You are here: HomeWallOpinionsArticles2015 10 15Article 387929

Opinions of Thursday, 15 October 2015

Columnist: Eric Bawah

A feather in the hat of Dr Addo Kufour

Opinion Opinion

I have not had the opportunity of reading Dr. Addo Kufour’s memoire titled “The Gold Coast Boy” which was launched recently. As to where I will get a copy of the book to read, only God knows because where I dwell in my holy village, getting access to such an important book is very difficult. That is one of the disadvantages of living in a village. But if I eventually get a copy, there will be no breakfast, lunch or dinner until I finish reading it.

The issue of memoires, like legacies, are treated lightly in this part of the world. A memoire, according to my Webster’s Dictionary of Contemporary English is a literary genre or a reminiscence, a subclass autobiography. Our leaders play their roles and leave the scene without leaving behind their memoires, thereby leaving us guessing on issues which happened when they were at the helm of affairs.

In fact, we even do not know how they started and what went wrong or right in their lives. I had cause to write in this column for the umpteenth times that I love historians because they always look back. By looking back they learn and easily predict what will happen in future if the past is not corrected. People have their sordid past and their glorious moments.

If such sordid past and glorious moments are captured in their memoires, they go a long way to serve as lessons for generations yet unborn. Dr. Addo Kufour has set the ball rolling and I hope others will follow suit.

I doff my hat for the gentleman. For nearly a decade, I have studied this medical doctor turned politician and like many other Ghanaians, we all seem to agree on some other things about the man. He is polite, meticulous, disciplined, efficient and highly focused and above all he loves systems and order. The universal applied adjective is PRAGMATIC. The man is so colourless, so ordinary a man you cannot pick him out from a crowd. No wonder as a Minister of Defense, he was able to raise the image of the Ghana Armed Forces to the highest level before leaving office.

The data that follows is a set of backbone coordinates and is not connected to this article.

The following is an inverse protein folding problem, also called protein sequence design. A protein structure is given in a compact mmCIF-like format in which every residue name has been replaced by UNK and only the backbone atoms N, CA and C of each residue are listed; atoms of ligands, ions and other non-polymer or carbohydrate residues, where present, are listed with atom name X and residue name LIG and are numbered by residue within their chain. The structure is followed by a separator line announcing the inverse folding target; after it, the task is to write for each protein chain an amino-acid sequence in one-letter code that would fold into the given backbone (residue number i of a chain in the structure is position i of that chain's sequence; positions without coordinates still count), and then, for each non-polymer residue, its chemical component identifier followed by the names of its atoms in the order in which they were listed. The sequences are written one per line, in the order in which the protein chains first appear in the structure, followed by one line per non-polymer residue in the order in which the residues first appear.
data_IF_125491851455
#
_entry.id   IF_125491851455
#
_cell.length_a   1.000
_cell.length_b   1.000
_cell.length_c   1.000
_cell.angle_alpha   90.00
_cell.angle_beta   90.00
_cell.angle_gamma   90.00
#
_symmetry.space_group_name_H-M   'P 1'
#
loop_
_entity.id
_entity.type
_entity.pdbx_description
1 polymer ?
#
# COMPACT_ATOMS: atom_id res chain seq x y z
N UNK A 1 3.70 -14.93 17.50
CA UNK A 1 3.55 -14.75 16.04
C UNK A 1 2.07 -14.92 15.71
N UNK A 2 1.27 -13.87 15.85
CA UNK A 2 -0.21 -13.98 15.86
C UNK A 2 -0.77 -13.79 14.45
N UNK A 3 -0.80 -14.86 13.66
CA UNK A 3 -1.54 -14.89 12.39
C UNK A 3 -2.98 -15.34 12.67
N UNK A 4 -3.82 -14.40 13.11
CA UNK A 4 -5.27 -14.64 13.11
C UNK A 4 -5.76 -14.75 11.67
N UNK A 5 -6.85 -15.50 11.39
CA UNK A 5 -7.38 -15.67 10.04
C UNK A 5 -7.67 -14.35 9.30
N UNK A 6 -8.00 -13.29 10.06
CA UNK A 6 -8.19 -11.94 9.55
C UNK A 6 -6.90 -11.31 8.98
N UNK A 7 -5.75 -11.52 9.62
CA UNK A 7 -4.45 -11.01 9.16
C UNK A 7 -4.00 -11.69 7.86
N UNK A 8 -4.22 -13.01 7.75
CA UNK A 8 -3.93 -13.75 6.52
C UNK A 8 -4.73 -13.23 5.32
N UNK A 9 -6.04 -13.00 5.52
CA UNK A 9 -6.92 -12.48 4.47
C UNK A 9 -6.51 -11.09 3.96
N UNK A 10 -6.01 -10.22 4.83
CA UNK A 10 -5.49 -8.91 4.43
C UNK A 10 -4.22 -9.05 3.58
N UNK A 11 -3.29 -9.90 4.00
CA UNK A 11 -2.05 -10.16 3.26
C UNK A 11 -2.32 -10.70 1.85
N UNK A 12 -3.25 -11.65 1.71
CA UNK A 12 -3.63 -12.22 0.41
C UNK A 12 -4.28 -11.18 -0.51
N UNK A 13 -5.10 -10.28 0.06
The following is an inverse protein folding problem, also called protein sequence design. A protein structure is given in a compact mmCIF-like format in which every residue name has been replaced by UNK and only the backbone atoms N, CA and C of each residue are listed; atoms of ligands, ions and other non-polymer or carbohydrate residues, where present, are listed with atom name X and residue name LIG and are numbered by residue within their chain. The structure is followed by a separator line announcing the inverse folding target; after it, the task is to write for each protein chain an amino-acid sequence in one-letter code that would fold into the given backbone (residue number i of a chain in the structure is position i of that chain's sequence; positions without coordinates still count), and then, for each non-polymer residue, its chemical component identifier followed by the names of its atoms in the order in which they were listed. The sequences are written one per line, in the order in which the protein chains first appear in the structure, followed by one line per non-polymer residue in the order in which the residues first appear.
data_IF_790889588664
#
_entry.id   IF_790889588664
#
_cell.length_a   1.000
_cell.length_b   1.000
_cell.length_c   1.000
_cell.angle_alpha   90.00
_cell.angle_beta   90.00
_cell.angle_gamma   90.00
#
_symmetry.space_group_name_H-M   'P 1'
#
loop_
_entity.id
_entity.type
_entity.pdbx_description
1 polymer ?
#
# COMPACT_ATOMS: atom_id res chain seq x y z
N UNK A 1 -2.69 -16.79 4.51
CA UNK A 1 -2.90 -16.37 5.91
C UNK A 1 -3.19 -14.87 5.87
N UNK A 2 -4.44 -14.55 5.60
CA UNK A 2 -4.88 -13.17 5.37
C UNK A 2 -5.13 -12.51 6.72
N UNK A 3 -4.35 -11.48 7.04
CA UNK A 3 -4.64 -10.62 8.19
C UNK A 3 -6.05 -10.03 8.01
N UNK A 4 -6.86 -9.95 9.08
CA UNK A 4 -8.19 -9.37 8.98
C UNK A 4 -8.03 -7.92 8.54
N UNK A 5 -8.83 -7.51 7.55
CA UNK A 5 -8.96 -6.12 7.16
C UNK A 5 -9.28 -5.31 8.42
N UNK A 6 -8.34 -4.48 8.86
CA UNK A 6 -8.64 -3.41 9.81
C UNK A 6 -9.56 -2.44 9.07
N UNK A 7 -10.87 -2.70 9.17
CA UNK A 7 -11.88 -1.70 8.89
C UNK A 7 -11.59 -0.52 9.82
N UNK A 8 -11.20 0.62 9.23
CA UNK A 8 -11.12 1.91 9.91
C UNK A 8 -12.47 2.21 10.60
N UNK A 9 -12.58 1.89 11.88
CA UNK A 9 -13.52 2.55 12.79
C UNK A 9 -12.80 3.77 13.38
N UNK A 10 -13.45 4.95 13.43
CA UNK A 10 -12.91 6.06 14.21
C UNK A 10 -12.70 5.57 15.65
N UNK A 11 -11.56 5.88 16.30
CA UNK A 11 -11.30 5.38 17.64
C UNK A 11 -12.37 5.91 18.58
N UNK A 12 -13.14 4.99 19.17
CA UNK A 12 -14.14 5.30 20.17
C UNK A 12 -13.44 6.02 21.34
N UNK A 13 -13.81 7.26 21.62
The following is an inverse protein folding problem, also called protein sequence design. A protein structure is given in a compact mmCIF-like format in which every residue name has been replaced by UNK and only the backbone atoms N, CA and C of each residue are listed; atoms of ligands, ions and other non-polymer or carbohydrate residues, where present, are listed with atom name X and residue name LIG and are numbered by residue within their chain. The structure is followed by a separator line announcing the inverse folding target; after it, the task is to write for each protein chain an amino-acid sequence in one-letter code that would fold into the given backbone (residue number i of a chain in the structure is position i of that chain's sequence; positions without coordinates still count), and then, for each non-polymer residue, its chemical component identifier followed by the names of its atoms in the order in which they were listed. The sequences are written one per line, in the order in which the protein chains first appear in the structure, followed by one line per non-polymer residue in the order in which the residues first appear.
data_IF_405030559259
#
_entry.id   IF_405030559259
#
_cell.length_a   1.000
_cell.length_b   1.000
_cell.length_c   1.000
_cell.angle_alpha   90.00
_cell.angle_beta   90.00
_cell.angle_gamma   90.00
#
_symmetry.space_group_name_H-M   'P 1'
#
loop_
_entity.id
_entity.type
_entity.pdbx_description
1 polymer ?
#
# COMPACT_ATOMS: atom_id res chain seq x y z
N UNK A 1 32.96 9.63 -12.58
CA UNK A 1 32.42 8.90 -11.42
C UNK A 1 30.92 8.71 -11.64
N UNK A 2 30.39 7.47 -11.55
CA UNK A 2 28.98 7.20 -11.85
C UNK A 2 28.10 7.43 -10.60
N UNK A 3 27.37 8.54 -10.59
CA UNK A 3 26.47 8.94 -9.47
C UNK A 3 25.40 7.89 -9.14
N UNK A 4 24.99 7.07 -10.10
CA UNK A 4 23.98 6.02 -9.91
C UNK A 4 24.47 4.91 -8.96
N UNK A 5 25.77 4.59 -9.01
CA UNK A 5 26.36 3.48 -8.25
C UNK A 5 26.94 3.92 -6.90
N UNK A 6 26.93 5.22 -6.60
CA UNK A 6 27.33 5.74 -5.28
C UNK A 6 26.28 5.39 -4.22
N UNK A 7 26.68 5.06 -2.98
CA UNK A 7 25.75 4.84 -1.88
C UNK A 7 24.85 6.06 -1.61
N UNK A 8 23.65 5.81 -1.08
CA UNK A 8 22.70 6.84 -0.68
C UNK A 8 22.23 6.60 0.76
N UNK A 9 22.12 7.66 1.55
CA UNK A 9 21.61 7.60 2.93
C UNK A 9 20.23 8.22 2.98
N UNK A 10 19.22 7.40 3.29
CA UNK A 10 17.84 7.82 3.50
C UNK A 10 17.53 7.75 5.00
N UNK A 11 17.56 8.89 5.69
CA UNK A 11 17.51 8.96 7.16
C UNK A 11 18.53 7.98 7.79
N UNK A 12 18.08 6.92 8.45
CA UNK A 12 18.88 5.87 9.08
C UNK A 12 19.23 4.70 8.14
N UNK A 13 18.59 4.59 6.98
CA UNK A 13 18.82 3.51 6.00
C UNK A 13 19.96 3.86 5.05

When Henry Kissinger wrote the “Shuttle Diplomacy”, his memoire, it became a sell out in not only the US but the whole world. After reading this memoire of the former US Secretary Of State, you will refuse to put the book down but read it again and again. In January and May 1974, Kissinger engaged in “Shuttle Diplomacy”, a term coined by the members of the media who followed Kissinger on his various short flights among Middle East capitals as he sort to deal with the fallout of the October 1973 war.

After three weeks of fighting, a ceasefire found Israeli forces entangled with the Egyptian and Syrian forces. This presented President Richard Nixon with an opportunity to play a lead role in disengaging these armies from one another and possibly laying the groundwork for further steps to peaceful resolve of the twenty five-year old conflict.

In January 1974, Kissinger helped negotiate the first Egyptian-Israeli disengagement in eight days and in May he arranged a Syrian-Israeli disengagement after a mouth of intense negotiation. Kissinger’s “Shuttle Diplomacy” secured one last deal in September 1975 with the conclusion of a second Egyptian-Israeli disengagement agreement. If Henry Kissinger had not written his memoire, the secret as to how the issue was settled would have been very illusive.

He narrated the sleepless nights he had on board his plane and the entrenched positions of the three countries. It was in his memoire that people came to understand the deep hatred the Arabs had for the Israelis and how Israel insisted that “Never Again” will they allow themselves to be uprooted from the holy land.

Dr. Kwame Nkrumah, the first president of Ghana wrote many books but sadly the nearest he came to writing his memoire was the one he wrote when he was in exile in Guinea, titled “Dark Days In Ghana”.

Even in that book, he only recounted the circumstances which led to the 1966 coup and the betrayal of his own people. When the book came out, the Khaki Boys banned it from circulating in Ghana.

It was illegal for anyone to be seen holding that book. As students in those days, the only copy we had on campus was kept so secret that any of our colleagues who wanted the book to read had to hide the book in his bag and read it in the night while on bed. The only student who had a copy of the Dark Days In Ghana was called Ekow Biney and so anyone who wanted the book will refer to it as “Ekow Biney” because we had prying eyes planted by the khaki Boys to see to it that no student had a copy of the book.

Of all the interesting life stories of Professor Kofi Abrefi Busia, he did not write his memoire and eventually died with all what he knew and which could have helped the nation if he had put pen on paper.